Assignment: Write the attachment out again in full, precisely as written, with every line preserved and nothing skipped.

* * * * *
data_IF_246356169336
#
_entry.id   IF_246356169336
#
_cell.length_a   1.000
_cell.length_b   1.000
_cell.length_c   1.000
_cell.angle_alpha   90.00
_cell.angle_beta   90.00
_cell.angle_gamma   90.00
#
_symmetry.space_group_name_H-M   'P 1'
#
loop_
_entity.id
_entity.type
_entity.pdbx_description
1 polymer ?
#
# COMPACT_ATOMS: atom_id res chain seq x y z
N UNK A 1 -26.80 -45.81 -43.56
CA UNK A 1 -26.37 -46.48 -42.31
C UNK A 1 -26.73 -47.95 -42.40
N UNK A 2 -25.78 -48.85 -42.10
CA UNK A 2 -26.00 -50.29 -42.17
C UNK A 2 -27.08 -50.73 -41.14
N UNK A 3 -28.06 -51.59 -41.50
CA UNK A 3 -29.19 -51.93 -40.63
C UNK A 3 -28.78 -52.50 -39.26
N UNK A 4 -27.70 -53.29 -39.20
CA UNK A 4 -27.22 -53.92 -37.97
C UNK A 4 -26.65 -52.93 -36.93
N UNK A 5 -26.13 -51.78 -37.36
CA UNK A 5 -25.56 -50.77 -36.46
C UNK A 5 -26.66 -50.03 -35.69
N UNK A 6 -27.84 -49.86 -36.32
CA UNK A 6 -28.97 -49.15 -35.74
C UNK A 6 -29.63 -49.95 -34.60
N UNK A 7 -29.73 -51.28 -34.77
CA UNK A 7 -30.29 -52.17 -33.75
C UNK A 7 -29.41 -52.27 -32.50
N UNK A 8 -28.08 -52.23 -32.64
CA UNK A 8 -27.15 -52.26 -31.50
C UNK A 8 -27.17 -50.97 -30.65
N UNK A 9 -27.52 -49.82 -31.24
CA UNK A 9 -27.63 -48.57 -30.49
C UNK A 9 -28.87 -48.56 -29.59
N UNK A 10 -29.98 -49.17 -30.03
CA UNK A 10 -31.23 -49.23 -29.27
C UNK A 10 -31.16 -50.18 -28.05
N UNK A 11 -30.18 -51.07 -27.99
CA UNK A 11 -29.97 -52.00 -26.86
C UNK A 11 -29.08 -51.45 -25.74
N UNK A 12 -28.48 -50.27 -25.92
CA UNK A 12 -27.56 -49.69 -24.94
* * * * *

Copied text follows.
data_IF_246356169336
#
_entry.id   IF_246356169336
#
_cell.length_a   1.000
_cell.length_b   1.000
_cell.length_c   1.000
_cell.angle_alpha   90.00
_cell.angle_beta   90.00
_cell.angle_gamma   90.00
#
_symmetry.space_group_name_H-M   'P 1'
#
loop_
_entity.id
_entity.type
_entity.pdbx_description
1 polymer ?
#
# COMPACT_ATOMS: atom_id res chain seq x y z
N UNK A 1 -26.80 -45.81 -43.56
CA UNK A 1 -26.37 -46.48 -42.31
C UNK A 1 -26.73 -47.95 -42.40
N UNK A 2 -25.78 -48.85 -42.10
CA UNK A 2 -26.00 -50.29 -42.17
C UNK A 2 -27.08 -50.73 -41.14
N UNK A 3 -28.06 -51.59 -41.50
CA UNK A 3 -29.19 -51.93 -40.63
C UNK A 3 -28.78 -52.50 -39.26
N UNK A 4 -27.70 -53.29 -39.20
CA UNK A 4 -27.22 -53.92 -37.97
C UNK A 4 -26.65 -52.93 -36.93
N UNK A 5 -26.13 -51.78 -37.36
CA UNK A 5 -25.56 -50.77 -36.46
C UNK A 5 -26.66 -50.03 -35.69
N UNK A 6 -27.84 -49.86 -36.32
CA UNK A 6 -28.97 -49.15 -35.74
C UNK A 6 -29.63 -49.95 -34.60
N UNK A 7 -29.73 -51.28 -34.77
CA UNK A 7 -30.29 -52.17 -33.75
C UNK A 7 -29.41 -52.27 -32.50
N UNK A 8 -28.08 -52.23 -32.64
CA UNK A 8 -27.15 -52.26 -31.50
C UNK A 8 -27.17 -50.97 -30.65
N UNK A 9 -27.52 -49.82 -31.24
CA UNK A 9 -27.63 -48.57 -30.49
C UNK A 9 -28.87 -48.56 -29.59
N UNK A 10 -29.98 -49.17 -30.03
CA UNK A 10 -31.23 -49.23 -29.27
C UNK A 10 -31.16 -50.18 -28.05
N UNK A 11 -30.18 -51.07 -27.99
CA UNK A 11 -29.97 -52.00 -26.86
C UNK A 11 -29.08 -51.45 -25.74
N UNK A 12 -28.48 -50.27 -25.92
CA UNK A 12 -27.56 -49.69 -24.94